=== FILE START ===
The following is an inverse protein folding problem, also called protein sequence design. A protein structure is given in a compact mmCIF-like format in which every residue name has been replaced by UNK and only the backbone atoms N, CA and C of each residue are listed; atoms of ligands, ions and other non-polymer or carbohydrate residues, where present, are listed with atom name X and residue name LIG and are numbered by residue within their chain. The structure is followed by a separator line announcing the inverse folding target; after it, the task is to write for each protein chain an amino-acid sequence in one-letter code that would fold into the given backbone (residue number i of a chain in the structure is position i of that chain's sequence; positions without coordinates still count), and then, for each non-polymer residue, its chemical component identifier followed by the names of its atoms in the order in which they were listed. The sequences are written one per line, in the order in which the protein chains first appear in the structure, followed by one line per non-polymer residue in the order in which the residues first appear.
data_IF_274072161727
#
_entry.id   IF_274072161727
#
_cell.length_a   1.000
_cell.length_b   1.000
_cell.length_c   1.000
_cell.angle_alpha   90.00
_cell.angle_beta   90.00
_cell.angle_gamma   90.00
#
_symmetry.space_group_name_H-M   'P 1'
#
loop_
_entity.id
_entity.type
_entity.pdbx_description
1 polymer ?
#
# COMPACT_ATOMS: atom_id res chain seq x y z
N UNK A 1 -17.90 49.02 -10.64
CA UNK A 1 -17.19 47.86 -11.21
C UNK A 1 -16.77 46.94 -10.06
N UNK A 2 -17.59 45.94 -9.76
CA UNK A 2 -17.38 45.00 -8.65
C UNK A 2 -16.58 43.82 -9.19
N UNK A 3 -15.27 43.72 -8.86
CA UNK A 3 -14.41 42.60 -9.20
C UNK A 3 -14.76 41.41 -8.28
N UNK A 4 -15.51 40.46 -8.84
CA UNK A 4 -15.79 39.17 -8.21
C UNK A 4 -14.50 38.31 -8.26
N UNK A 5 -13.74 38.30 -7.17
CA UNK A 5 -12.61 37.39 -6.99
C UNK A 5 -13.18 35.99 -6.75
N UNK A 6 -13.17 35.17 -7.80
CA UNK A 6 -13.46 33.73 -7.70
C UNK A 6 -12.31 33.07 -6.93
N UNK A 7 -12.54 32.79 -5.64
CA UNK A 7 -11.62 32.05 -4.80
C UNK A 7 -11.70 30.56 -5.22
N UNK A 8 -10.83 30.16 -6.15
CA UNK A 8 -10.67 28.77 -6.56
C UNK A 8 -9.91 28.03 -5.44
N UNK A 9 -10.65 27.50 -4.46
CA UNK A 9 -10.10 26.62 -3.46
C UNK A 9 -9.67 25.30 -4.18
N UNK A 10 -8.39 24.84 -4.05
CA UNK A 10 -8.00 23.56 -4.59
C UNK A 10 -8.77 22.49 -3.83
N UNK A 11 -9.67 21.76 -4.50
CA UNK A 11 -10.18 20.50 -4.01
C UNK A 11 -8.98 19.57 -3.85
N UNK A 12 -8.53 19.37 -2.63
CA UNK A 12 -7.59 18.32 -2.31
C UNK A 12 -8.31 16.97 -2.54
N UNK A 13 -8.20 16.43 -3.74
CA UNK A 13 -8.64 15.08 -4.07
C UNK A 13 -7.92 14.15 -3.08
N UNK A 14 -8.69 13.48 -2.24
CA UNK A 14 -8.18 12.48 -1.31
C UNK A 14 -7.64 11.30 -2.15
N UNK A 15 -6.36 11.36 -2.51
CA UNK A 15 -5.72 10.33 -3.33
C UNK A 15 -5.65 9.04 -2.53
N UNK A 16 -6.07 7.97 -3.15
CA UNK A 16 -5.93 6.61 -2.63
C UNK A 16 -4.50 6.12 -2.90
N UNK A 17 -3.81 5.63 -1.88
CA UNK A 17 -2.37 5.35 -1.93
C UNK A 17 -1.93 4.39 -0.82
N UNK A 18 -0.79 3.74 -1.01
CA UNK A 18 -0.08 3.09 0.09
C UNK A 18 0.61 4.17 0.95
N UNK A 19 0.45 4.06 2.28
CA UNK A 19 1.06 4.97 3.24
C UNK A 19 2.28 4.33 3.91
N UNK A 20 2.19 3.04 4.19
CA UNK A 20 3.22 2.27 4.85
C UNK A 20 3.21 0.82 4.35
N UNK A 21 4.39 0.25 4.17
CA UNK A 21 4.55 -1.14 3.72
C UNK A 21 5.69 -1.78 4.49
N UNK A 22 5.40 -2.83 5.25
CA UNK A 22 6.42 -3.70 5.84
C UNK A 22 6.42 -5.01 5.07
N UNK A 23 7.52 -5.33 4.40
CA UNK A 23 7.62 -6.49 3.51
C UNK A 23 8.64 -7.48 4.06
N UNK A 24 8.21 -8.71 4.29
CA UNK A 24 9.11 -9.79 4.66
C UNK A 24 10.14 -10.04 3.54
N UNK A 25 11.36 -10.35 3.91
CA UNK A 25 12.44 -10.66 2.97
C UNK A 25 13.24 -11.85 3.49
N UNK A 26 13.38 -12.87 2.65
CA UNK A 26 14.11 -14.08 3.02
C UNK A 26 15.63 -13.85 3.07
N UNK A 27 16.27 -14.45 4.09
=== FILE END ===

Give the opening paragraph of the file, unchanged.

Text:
The following is an inverse protein folding problem, also called protein sequence design. A protein structure is given in a compact mmCIF-like format in which every residue name has been replaced by UNK and only the backbone atoms N, CA and C of each residue are listed; atoms of ligands, ions and other non-polymer or carbohydrate residues, where present, are listed with atom name X and residue name LIG and are numbered by residue within their chain. The structure is followed by a separator line announcing the inverse folding target; after it, the task is to write for each protein chain an amino-acid sequence in one-letter code that would fold into the given backbone (residue number i of a chain in the structure is position i of that chain's sequence; positions without coordinates still count), and then, for each non-polymer residue, its chemical component identifier followed by the names of its atoms in the order in which they were listed. The sequences are written one per line, in the order in which the protein chains first appear in the structure, followed by one line per non-polymer residue in the order in which the residues first appear.